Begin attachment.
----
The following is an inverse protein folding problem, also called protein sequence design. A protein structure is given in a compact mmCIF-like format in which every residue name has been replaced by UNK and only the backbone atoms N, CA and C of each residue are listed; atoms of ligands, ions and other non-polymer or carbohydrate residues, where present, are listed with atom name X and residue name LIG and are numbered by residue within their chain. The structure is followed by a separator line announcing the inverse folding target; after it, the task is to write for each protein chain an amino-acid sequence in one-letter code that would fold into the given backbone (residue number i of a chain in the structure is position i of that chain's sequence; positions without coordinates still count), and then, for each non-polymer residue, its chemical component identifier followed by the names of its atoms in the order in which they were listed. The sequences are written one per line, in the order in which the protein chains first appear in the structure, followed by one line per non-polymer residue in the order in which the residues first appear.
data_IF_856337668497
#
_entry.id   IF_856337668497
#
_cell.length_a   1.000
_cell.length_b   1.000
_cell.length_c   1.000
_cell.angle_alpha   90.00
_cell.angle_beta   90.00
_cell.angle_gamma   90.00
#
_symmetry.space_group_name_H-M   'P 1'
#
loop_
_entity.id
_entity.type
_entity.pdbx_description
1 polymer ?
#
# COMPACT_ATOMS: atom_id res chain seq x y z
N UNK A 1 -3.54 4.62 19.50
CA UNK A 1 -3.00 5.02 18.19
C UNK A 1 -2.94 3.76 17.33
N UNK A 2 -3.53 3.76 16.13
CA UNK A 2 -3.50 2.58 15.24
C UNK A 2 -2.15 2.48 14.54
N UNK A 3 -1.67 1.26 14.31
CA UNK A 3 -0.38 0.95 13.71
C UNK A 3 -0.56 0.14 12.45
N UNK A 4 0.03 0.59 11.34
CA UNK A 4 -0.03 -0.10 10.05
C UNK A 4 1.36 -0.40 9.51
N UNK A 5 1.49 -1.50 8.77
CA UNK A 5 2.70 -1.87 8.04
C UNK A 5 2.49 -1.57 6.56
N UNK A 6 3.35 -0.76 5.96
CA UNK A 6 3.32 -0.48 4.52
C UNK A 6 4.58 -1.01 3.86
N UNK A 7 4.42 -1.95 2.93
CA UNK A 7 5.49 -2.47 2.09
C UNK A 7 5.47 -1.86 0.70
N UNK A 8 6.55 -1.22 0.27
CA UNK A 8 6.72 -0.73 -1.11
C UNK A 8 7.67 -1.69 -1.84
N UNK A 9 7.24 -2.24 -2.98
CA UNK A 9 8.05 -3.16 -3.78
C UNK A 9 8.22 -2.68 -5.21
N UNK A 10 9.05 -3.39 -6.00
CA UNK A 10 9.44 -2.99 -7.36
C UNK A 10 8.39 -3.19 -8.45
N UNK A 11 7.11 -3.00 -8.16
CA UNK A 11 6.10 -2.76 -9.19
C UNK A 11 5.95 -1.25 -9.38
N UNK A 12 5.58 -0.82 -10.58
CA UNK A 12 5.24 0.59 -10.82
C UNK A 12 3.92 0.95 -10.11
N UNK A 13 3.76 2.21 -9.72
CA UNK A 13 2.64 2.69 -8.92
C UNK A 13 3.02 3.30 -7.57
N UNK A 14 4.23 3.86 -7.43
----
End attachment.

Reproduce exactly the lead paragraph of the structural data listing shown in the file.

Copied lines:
The following is an inverse protein folding problem, also called protein sequence design. A protein structure is given in a compact mmCIF-like format in which every residue name has been replaced by UNK and only the backbone atoms N, CA and C of each residue are listed; atoms of ligands, ions and other non-polymer or carbohydrate residues, where present, are listed with atom name X and residue name LIG and are numbered by residue within their chain. The structure is followed by a separator line announcing the inverse folding target; after it, the task is to write for each protein chain an amino-acid sequence in one-letter code that would fold into the given backbone (residue number i of a chain in the structure is position i of that chain's sequence; positions without coordinates still count), and then, for each non-polymer residue, its chemical component identifier followed by the names of its atoms in the order in which they were listed. The sequences are written one per line, in the order in which the protein chains first appear in the structure, followed by one line per non-polymer residue in the order in which the residues first appear.